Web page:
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Propecia is a prescription drug used for the treatment of male-pattern hair loss (androgenetic alopecia). It is the only oral prescription medication approved by the U.S. Food and Drug Administration for this purpose.

Last Modified: October 1, 2023
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What Is Propecia?

Propecia (finasteride) and its generic versions are the only oral prescription drugs approved for treatment of male-pattern baldness. Propecia is part of a class of drugs known as 5-alpha-reductase inhibitors (5-ARIs). It is approved only for use in men because it can cause ambiguous genitalia in developing male fetuses. 

Drugs in the 5-ARI class include finasteride, marketed under the brand names Proscar (5 mg) and Propecia (1 mg); and dutasteride, marketed as Avodart and Jalyn (in combination with tamsulosin).

Proscar, Avodart and Jalyn are approved to treat symptoms of an enlarged prostate gland, or benign prostatic hyperplasia. Proscar and Avodart are also approved to reduce the risk of urinary retention or the need for BPH-related surgery.

Propecia is the only 5-ARI approved to treat male-pattern hair loss. Dutasteride is not formally approved for treating hair loss, but it may be used off-label for this purpose.

Millions of Prescriptions
Approximately 5 million male patients received a prescription for a 5-ARI between 2002 and 2009.

In order to be effective, finasteride must be taken indefinitely, as discontinuation results in the return of hair loss. While patients are expected to take finasteride over an extended period, little is known about the long-term effects of drugs in this class.

How Propecia Works

Propecia works by stopping the production of DHT in the body and this helps slow hair loss in about 86% of men who take the drug, according to the American Hair Loss Association. The drug’s label instructs users to take one 1 milligram tablet once daily, with or without meals.

Baldness is caused when an enzyme changes testosterone into something called dihydrotestosterone. The enzyme that transforms testosterone into DHT is known as 5α-reductase (5α-R). DHT, in turn, affects some hair follicles that are sensitive to the enzyme, binding to the follicles and causing them to shrink and produce thinner, shorter hairs. Eventually the follicles will stop hair production entirely.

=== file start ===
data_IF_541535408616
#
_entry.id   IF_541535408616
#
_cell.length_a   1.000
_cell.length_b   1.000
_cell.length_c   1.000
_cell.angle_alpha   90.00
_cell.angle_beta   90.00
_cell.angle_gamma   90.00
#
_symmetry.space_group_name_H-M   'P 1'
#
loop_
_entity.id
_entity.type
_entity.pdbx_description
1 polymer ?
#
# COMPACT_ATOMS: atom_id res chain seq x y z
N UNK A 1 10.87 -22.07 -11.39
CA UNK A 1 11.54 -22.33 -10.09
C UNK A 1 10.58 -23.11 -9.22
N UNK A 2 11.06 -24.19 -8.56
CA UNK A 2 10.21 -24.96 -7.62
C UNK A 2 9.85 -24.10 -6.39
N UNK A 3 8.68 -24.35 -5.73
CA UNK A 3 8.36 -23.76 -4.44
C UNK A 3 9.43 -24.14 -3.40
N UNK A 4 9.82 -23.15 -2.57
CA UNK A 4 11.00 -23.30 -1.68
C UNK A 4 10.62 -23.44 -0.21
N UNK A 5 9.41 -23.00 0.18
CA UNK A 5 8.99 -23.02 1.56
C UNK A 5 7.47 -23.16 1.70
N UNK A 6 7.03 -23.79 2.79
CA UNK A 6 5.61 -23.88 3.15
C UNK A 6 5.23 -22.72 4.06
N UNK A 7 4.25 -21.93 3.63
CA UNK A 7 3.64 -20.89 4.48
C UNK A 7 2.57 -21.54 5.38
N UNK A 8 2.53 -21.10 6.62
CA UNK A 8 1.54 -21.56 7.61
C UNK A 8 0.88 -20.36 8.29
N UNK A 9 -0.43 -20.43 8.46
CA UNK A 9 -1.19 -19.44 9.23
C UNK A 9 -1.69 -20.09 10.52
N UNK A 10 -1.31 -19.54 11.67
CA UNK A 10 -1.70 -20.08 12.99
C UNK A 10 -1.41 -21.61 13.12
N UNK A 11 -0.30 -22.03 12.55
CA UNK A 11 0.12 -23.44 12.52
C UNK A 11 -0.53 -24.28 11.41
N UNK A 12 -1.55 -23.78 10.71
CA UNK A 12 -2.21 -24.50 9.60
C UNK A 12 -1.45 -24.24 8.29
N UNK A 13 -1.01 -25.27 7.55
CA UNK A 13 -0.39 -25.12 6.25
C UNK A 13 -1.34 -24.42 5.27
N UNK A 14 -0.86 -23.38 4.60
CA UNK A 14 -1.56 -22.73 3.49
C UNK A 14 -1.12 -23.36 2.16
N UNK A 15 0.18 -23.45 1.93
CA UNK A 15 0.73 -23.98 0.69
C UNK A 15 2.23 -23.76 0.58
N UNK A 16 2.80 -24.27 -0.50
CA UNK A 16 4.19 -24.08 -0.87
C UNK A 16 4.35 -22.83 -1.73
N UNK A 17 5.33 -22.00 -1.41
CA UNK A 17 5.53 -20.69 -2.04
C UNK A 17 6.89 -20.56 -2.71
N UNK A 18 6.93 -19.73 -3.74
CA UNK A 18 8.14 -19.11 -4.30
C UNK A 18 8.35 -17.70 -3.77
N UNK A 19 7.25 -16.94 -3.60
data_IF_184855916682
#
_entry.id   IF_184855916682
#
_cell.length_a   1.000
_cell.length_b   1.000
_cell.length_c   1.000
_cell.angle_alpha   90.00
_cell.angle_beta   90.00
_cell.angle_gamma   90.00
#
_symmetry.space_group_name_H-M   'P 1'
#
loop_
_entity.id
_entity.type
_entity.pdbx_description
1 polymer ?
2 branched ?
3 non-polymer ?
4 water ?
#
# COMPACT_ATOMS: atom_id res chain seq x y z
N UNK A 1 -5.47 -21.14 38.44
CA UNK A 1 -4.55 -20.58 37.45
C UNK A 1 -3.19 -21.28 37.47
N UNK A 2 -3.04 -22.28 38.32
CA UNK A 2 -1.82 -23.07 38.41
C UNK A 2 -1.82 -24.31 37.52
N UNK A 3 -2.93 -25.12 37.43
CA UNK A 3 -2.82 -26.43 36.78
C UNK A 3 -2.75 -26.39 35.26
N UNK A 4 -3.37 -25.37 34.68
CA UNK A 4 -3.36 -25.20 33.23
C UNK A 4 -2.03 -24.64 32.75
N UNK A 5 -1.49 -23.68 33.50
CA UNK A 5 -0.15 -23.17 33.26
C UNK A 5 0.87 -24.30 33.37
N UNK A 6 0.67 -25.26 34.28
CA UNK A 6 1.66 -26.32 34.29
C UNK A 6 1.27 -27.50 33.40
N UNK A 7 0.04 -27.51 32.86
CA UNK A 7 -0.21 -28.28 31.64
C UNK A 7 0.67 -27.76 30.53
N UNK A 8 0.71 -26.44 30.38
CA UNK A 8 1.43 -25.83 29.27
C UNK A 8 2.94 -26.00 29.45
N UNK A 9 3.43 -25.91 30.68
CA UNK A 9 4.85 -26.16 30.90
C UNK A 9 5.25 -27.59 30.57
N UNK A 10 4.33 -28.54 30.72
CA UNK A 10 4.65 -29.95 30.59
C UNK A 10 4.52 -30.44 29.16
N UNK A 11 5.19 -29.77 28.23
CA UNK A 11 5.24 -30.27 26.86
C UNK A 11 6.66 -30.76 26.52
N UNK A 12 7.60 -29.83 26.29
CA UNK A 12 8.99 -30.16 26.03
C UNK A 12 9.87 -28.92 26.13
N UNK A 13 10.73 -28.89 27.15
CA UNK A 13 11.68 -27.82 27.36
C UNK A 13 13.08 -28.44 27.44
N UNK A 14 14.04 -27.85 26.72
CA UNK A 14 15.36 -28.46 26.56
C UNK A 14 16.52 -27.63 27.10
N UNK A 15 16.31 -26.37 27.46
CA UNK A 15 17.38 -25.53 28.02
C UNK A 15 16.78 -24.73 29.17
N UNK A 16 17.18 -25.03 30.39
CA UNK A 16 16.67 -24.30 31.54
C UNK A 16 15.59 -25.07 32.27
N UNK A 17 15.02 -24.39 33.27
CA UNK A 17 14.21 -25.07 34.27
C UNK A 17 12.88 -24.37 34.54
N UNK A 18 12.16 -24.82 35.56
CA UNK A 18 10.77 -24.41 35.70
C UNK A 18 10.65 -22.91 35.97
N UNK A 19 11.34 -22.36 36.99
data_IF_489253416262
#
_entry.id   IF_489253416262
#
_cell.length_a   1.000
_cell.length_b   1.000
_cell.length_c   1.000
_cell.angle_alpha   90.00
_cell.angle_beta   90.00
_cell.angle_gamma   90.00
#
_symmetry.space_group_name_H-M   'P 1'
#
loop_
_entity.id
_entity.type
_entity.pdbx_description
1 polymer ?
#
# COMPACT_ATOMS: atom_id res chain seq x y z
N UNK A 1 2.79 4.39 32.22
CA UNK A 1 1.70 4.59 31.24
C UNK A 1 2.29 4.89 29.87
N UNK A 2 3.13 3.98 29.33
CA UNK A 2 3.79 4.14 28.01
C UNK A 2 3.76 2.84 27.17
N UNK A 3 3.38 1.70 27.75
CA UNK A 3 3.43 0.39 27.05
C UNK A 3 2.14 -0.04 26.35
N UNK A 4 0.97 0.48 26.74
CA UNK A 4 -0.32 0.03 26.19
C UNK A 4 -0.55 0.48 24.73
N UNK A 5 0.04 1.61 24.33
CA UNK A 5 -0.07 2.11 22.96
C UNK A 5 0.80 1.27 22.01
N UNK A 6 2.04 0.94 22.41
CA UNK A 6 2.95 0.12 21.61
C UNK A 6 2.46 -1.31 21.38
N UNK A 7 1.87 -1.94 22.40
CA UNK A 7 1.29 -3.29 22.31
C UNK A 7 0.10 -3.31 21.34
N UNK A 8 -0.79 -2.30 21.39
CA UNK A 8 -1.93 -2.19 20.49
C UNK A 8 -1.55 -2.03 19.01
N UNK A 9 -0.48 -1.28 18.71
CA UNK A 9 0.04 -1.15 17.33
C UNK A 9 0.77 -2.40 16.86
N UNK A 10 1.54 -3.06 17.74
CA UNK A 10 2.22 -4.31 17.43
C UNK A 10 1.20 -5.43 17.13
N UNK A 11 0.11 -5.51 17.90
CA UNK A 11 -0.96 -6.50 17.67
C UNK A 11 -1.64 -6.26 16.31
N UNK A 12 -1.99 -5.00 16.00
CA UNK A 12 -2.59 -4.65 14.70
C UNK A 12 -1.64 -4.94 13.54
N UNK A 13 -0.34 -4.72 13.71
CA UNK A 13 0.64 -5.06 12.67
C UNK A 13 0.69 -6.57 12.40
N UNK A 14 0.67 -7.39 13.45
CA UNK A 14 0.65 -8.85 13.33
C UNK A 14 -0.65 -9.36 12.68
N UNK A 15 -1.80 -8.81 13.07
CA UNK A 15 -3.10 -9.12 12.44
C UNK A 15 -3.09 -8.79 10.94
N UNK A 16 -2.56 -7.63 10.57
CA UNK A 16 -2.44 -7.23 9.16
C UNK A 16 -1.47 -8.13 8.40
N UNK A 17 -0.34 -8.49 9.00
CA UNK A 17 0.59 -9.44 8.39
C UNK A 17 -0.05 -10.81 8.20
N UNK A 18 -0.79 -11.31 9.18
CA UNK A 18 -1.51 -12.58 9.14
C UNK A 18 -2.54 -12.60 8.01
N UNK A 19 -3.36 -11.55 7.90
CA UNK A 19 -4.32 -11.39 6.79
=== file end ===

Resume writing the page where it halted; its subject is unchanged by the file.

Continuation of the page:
Within 24 hours of taking a dose of Propecia, the concentration of DHT drops by 65 percent. The full effects of daily Propecia use can take three months or more to appear. Stopping treatment leads to reversal of effect within 12 months, according to the label.

Decreased Sex Drive, Depression & Other Side Effects

According to Merck, the most common side effects of using Propecia include decreased sex drive, trouble getting or keeping an erection and a decrease in the amount of semen.

The manufacturer says the following side effects have also been reported:

  • Allergic reactions such as rash, itching, hives, or swollen lips, tongue, throat and face
  • Breast tenderness and enlargement
  • Decrease in sex drive that continues even after patients stop taking Propecia
  • Depression
  • Infertility
  • Male breast cancer (rare)
  • Pain in the testicles
  • Problems with ejaculation that continue after stopping Propecia
  • Prostate cancer

According to a 2016 research review, several large studies found no increase in prostate cancer and no change in survival rate of patients who took 5-alpha-reductase inhibitors, but identified an increased incidence of aggressive types of prostate cancer associated with their use. It also found no direct link between 5-alpha-reductase inhibitors and depression, although the results of several small studies led to depression being listed on the label as a side effect. Sexual effects – such as erectile dysfunction and decreased libido – were reported in 3.4% to 15.8% of men.

In 2022, the FDA announced a requirement to disclose suicide risk as a potential effect of anti-baldness drugs.

Other Hair Loss Treatments in Development

Medical researchers continue to explore alternative treatments for hair loss. For example, cyclosporine A, originally used for transplant patients and people with autoimmune diseases, has been found to stimulate hair growth.

On a different front, platelet-rich plasma therapy is being investigated to treat baldness. The therapy is used to hasten healing in a variety of medical fields, including dentistry and orthopedics. In PRP therapy, a person’s own blood is placed into a centrifuge to separate the red blood cells from the plasma. The plasma, containing growth factors, is then injected back into the patient. When PRP therapy is used for hair loss treatment, the plasma is injected directly into the patient’s hair follicles.

Another team of researchers is developing a device they are describing as a flexible, wearable photostimulator that has demonstrated the ability to grow hair on mice.

In Texas, researchers are looking at a protein known as KROX20 that purportedly tells skin cells to become hair and then to produce a protein that plays an important role in pigmentation of the hair.

Researchers elsewhere are examining possible genetic treatments, as well as treatments to generate stem cells.

Buyer Beware

Experts advise patients to be wary of treatments that claim to restore hair but have not been properly studied. Among the treatments patients should be wary of are brushes, magnets and massagers that purport to stimulate blood circulation to the hair follicles.

These claims are not supported by any reliable evidence. The same holds for a variety of herbal supplements. Bottom line: Talk to your doctor before trying any medical treatments for hair loss.

Please seek the advice of a medical professional before making health care decisions.